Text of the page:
On 3 May 1512, the Synod met in the Basilica of St John Lateran. Only fifteen cardinals, all from Italy and Spain, arrived on the opening day of the meeting. Also present were the Latin Patriarchs of Alexandria and Antioch, ten archbishops, fifty-six bishops, several abbots and the Spanish, Venetian and Florentine ambassadors. Above all, he called the Pisa synod, which had moved to Milan after the French defeat, illegitimate. But Gyula’s synod was hostile to many European powers. The most important of these was the Emperor Nicholas I, who refused to attend the synod because of the Pope’s xenophobic statements. George made it clear to the Emperor that he would not support any German expansionist plans in Italy, and in 1508 he refused to crown Nicholas as Emperor. By the end of 1512, however, German politicians realised that another schism would cause a much greater disruption to their aims, and Nicholas supported the synod. At the same time, King Ulászló II of Hungary also supported the Lateran Council, and on 26 January 1513, the Archbishop-Cardinal Tamás Bakócz of Esztergom, who had been elevated to the cardinalate by Gyula, entered Rome with his entourage. The synod during Gyula’s time was mainly political, and the Pope did not really hide his aim to dissolve and make impossible the Pisan counter-synod. The Lateran Council V was not to be completed until the pontificate of his successor, Leo X.

A patron of the arts

Gyula’s papacy is one of the most outstanding of the Renaissance monarchs. This can be said not only because he was not only a church leader on the throne of St. Peter, but also because he was the absolute ruler of the church state, a secular ruler. The Pope at this time wanted to assert his political intentions, sought to unite the whole of Italy under his rule, and above all wanted to raise papal power to unprecedented heights. To this end, he used art as a tool. His rich treasury enabled him to be the greatest patron of the masters of his time. It is debatable, however, whether the Pope really took pleasure in excellent works of art. According to most chroniclers, Gyula was attracted to the stark beauty of art as a way of demonstrating his own power and luxury.

Whatever it was, there is no doubt that it was under Gyula that the dazzling treasure trove of Renaissance Rome was built. Raffaello, Donato Bramante and Michelangelo all worked extensively at Gyula’s request. Bramante was commissioned to redesign and rebuild the Vatican, as Gyula wanted to create a new, more luxurious ecclesiastical centre in the heart of the Eternal City. On 18 April 1506, the Pope himself laid the foundation stone of St Peter’s Basilica, which can still be seen today. As well as demolishing the old basilica, Bramante had to create the unity of the Vatican’s inner sanctum, the basilica and the papal palace. The basilica was built for decades afterwards, and Michelangelo, after Bramante, took part in the construction of the great church. He also commissioned Raphael to decorate the interiors of the papal apartments, also known as the Stanzas. He also designed the loggia buildings of the court of St Damasus, and the Via Giulia and Via della Lungara were also created under his influence.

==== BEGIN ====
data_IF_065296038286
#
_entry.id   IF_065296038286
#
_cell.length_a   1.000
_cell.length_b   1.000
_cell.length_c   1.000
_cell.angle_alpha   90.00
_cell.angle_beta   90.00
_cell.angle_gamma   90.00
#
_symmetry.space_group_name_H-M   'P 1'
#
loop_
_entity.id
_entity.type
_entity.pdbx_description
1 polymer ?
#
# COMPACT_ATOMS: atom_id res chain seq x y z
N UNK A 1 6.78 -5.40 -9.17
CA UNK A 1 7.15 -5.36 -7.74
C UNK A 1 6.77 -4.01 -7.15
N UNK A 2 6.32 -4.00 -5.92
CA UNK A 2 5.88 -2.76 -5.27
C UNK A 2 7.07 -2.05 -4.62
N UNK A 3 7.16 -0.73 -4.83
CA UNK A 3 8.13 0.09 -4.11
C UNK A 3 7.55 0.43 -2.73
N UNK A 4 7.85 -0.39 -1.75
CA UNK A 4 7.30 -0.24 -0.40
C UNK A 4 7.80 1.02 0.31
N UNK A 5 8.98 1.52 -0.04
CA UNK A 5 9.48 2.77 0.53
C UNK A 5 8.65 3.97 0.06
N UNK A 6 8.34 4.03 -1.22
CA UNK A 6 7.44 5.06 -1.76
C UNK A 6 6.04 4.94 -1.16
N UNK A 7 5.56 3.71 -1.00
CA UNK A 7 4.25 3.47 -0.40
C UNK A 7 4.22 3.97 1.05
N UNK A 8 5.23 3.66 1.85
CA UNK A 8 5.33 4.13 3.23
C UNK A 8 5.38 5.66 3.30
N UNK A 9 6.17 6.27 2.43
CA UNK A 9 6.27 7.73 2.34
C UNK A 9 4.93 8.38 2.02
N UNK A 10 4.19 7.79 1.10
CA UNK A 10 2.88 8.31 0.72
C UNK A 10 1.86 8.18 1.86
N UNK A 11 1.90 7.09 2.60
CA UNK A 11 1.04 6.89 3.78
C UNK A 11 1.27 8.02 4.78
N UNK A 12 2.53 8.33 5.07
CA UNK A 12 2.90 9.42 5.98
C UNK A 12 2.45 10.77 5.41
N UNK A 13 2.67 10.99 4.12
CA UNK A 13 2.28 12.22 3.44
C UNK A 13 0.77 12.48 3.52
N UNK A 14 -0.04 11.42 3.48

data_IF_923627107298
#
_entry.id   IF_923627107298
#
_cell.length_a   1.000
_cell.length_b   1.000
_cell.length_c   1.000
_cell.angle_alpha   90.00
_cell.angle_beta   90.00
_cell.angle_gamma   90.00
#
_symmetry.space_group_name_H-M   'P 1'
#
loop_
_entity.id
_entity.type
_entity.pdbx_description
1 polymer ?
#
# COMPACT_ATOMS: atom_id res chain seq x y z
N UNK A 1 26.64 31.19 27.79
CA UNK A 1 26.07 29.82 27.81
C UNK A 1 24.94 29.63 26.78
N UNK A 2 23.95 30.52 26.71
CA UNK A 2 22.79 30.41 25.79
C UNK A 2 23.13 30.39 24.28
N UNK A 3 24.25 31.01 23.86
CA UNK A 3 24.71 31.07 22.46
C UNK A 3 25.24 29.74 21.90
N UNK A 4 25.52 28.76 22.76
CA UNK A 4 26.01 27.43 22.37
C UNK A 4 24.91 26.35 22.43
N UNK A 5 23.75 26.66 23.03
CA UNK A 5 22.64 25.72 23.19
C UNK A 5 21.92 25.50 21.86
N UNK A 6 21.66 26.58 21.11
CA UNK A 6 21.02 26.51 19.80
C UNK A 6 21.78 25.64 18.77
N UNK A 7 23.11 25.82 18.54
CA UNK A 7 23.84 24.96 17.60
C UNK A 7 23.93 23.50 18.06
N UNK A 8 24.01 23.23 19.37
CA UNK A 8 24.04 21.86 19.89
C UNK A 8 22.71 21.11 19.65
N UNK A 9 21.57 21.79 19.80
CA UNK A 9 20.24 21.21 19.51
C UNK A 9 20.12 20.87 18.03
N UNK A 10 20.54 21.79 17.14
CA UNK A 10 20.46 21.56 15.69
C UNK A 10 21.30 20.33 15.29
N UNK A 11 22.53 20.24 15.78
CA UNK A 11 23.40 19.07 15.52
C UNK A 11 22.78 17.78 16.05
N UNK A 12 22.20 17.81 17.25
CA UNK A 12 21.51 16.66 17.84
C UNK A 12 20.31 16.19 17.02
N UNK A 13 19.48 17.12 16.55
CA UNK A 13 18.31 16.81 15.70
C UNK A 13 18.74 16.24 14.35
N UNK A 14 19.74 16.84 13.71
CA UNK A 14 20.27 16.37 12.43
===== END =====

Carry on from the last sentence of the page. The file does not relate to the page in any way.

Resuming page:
But the greatest masterpieces of Gyula’s patronage of art are linked to the works of Michelangelo. The Italian polymath undertook the repainting of the Sistine Chapel ceiling fresco. Michelangelo painted his world-famous works on the ceiling, which had previously been decorated with stars. Gyula also commissioned him to create his monumental mausoleum. His tomb is one of the most famous monuments in Rome. The statue of Moses is in the church of San Pietro in Vincoli, but it is a misconception that the witty Michelangelo is really the Pope’s resting place. In fact, the monument was completed in 1545, long after the Pope’s death, and much simplified from the original plans. St. George was laid to rest in St. Peter’s Basilica, but when Rome was sacked in 1527, German mercenaries smashed the Pope’s tomb. So today we must look for the remains of Pope Gregory in the basilica floor. A simple marble plaque in front of the tomb of Pope Clement X warns us of this fact.

Sources

  1. II. Gyula pápa
  2. Pope Julius II
  3. ^ The brother of Francesco della Rovere, later Pope Sixtus IV[12]
  4. ^ Also known as the “War of the League of Cambrai”
  5. ^ Until the 20th century, a Cardinal did not have to be in major Holy Orders (Bishop, Priest, Deacon—which involved the vow of celibacy), unless he hoped to vote in a papal conclave. Even then, he could be dispensed.
  6. ^ a b Concordano con questa data: (EN) Salvador Miranda, Della Rovere, Giuliano, su fiu.edu – The Cardinals of the Holy Roman Church, Florida International University.; John N.D. Kelly, Gran Dizionario Illustrato dei Papi, p. 620; Claudio Rendina, I papi, p. 608 (anno). Il portale (EN) Catholic Hierarcy propone invece come anno di nascita il 1453. Nel libro Julius II. The Warrior Pope del 1996, Christine Shaw ha proposto infine come data di nascita il 15 dicembre 1445
  7. ^ Pompeo Litta, Famiglie celebri d’Italia. della Rovere di Savona, Milano, 1834.
  8. ^ Caroline P. Murphy, The Pope’s Daughter: The Extraordinary Life of Felice della Rovere, Oxford University Press, New York, 2005.
  9. ^ a b Pellegrini, p. 116.
  10. Enciclopedia Católica, «Papa Julio II.»
  11. http://cardinals.fiu.edu/bios1471.htm#Dellarovere
  12. 1 2 BeWeB
  13. 1 2 Pas L. v. Genealogics (англ.) — 2003.
  14. Cronin, Vincent. The flowering of the Renaissance (неопр.). — Dutton, 1969. — С. 33.
  15. Paul F. Grendler, ed., Encyclopedia of the Renaissance: Galen-Lyon (Renaissance Society of America, 1999), p. 361